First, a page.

Physician Focus: End-of-life issues need attention
Physicians undergo years of education and training to promote wellness, cure illness, and preserve and protect life.
But we're also conscious of the inevitability of death. In recent years, we've been paying more attention to end-of-life issues. It's important for us to do so because it's important for our patients.
As a physician who specializes in geriatric medicine, I am acutely aware of how death and dying affect patients and their families. I am amazed when an 80- or even 90-year-old reports to me, after raising the topic, that he or she has never had a physician ask them about end-of-life issues.
End-of-life issues are never easy to discuss, but such a dialogue is critically important for families. Preparing for your final days, especially if the patient has a terminal illness, is prudent; to specify to family members what your end-of-life wishes are and to prevent confusion, regret or trouble within families. Preparation also provides peace of mind for you, knowing your wishes will be honored.
While conversations between family members are essential, talking with your primary care physician is also important. He or she needs to know what steps you wish to be taken or not taken should you find yourself in a critical medical condition or become unable to make decisions for yourself.
We all recognize the need for a will, to ensure that our possessions are left according to our wishes. But comprehensive end-of-life planning calls for additional documents. Here are the basics, courtesy of the Hospice & Palliative Care Federation of Massachusetts.
- Advance directives refers to instructions about your future medical care, should you become unable to communicate those instructions yourself. Such directives include a living will and durable power of attorney or health care proxy.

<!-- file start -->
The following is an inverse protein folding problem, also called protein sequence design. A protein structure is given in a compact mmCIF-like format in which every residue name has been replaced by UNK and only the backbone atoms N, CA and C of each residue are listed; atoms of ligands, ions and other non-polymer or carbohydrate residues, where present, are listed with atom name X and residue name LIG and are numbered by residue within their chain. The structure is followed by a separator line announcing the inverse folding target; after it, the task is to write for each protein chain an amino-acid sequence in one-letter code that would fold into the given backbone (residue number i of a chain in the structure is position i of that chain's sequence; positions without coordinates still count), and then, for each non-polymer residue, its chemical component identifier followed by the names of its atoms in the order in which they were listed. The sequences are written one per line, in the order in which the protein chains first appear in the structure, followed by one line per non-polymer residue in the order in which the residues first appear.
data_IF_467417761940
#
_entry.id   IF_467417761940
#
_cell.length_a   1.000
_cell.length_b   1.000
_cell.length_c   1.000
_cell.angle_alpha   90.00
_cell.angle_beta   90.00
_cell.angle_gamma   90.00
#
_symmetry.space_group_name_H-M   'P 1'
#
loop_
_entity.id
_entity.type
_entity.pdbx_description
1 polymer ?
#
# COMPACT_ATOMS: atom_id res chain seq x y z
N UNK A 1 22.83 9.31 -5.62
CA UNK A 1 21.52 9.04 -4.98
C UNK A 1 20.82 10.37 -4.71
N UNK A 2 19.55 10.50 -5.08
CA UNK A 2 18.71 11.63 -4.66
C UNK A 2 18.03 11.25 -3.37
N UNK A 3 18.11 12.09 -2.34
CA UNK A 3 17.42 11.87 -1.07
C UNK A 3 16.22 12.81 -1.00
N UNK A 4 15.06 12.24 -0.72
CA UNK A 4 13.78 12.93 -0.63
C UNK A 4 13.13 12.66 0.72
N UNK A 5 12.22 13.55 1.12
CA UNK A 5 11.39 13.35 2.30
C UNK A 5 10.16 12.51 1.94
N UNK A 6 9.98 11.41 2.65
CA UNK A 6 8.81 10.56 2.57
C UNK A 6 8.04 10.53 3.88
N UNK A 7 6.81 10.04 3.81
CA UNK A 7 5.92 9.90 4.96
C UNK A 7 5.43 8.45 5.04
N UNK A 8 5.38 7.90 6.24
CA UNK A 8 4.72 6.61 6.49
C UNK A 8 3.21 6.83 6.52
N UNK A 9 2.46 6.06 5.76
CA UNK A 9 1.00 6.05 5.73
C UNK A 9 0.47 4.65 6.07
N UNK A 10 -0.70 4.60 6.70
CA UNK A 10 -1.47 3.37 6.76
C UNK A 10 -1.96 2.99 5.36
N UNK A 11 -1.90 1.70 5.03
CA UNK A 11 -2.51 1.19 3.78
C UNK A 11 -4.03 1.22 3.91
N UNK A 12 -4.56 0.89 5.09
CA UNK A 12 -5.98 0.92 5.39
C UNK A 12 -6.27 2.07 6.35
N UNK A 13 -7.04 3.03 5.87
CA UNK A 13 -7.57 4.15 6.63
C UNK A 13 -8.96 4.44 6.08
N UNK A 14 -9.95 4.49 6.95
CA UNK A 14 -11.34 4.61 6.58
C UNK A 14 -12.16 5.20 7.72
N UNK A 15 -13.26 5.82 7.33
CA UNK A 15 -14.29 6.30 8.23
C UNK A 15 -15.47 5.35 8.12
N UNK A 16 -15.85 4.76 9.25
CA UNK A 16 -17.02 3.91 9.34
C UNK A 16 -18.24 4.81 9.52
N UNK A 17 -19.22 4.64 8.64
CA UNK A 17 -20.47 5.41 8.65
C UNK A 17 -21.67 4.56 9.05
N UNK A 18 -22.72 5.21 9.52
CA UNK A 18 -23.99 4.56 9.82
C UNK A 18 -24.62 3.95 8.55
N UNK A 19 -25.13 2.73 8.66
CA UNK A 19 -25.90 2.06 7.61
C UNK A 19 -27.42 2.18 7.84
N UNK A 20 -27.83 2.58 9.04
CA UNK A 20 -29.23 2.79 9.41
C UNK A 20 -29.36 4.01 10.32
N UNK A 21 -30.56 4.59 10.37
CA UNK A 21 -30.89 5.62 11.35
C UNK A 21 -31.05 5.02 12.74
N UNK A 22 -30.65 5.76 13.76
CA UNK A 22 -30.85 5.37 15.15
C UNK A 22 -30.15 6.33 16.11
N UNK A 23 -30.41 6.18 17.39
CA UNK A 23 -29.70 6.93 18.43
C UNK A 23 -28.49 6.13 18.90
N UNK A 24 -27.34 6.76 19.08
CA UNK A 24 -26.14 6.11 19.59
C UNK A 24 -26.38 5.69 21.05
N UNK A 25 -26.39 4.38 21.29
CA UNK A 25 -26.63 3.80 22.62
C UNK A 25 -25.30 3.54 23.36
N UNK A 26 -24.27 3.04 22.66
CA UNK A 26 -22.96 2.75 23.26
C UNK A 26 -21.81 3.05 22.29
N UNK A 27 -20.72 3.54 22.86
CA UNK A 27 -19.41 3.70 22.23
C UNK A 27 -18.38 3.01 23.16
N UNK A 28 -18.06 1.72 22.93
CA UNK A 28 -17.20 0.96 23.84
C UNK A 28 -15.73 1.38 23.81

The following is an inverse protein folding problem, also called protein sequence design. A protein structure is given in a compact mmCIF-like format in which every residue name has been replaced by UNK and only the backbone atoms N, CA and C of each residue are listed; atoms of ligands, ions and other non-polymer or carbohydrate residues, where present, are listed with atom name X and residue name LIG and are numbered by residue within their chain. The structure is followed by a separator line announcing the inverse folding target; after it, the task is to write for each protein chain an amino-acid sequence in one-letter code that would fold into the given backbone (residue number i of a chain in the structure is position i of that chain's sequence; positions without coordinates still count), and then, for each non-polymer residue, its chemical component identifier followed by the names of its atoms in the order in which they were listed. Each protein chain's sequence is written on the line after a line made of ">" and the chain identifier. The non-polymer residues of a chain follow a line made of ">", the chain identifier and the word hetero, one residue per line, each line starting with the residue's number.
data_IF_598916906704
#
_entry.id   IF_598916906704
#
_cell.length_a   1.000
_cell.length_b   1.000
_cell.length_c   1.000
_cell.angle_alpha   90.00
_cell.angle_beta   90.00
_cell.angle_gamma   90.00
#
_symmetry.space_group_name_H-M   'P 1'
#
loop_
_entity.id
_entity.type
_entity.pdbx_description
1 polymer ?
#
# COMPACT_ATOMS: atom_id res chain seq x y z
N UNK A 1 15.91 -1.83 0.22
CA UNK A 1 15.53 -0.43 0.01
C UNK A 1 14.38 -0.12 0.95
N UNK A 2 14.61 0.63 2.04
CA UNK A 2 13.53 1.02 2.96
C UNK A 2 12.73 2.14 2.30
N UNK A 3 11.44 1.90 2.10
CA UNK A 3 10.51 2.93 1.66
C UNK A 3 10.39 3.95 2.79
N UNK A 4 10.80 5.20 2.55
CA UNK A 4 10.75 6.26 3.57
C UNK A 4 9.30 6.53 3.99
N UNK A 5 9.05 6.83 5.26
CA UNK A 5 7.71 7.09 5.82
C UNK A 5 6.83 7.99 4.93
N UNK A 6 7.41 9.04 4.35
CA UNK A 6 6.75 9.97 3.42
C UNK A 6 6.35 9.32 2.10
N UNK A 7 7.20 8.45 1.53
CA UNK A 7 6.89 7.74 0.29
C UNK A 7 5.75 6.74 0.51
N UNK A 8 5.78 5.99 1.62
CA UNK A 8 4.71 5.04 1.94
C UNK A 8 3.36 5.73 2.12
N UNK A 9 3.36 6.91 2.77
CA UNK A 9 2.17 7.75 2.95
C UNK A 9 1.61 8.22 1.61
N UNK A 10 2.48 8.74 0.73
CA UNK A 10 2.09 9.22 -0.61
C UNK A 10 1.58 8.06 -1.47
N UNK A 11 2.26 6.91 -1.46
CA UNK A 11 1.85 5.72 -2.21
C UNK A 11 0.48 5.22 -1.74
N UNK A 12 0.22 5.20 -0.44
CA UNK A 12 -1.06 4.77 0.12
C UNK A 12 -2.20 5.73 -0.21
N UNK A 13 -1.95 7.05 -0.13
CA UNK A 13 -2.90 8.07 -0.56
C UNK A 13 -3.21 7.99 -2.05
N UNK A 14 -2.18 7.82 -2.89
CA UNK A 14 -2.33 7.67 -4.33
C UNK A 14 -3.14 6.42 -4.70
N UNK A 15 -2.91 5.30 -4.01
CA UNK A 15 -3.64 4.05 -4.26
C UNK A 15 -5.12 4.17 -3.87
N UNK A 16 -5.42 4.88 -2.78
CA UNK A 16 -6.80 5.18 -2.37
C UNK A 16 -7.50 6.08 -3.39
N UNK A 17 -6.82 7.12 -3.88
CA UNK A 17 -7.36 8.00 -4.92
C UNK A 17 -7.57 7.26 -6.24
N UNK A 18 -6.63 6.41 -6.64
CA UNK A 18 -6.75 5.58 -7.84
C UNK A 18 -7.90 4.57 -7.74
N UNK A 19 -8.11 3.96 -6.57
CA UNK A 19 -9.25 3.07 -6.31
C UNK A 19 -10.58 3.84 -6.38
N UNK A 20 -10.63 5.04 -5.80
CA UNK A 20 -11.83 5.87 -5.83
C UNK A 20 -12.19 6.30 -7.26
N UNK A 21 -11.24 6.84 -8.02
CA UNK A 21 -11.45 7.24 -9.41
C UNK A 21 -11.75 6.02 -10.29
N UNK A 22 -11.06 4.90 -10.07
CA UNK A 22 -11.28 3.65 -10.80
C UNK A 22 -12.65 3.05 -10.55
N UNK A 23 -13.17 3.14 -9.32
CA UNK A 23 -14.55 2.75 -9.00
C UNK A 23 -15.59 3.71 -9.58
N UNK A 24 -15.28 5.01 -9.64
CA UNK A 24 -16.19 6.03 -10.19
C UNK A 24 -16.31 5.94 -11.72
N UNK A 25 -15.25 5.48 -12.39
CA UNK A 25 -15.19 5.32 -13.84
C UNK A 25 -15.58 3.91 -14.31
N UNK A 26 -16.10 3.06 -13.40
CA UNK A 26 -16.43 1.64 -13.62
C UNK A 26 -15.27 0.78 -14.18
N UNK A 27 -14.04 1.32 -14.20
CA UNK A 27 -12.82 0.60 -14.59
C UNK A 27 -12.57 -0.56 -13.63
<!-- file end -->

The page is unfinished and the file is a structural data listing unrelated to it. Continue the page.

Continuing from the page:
- A living will, sometimes called a "directive to physicians" or "declaration of health care," specifies the kind of life-saving or life-sustaining care you want or don't want in the event you become incapacitated or terminally ill.
- A health care proxy, or durable power of attorney for health care, designates a person of your choice to make health care decisions for you if you cannot do so for yourself. A health care proxy, legally binding in many states, ensures that your care will be consistent with your beliefs and values and that your final wishes will be fulfilled.
- If terminal illness exists, you should also include an examination of hospice and palliative care, a medical specialty dedicated to relieving the pain and suffering of patients and providing them with the best quality of life possible. Hospice and palliative care is provided when care changes from cure to comfort during someone's illness. It includes expert pain treatment, guidance with treatment choices, and emotional support for the patient and family.
Prescott Lee, M.D., is chair of the Massachusetts Medical Society's Committee on geriatrics, staff physician at Brooksby Village Retirement Community in Peabody, and attending physician and infectious diseases specialist at North Shore Medical Center in Salem. Readers should use their personal judgment when seeking medical care and should consult with their personal physician for treatment. Physician Focus is a public service of the Massachusetts Medical Society. You are welcome to e-mail comments to PhysicianFocus@mms.org.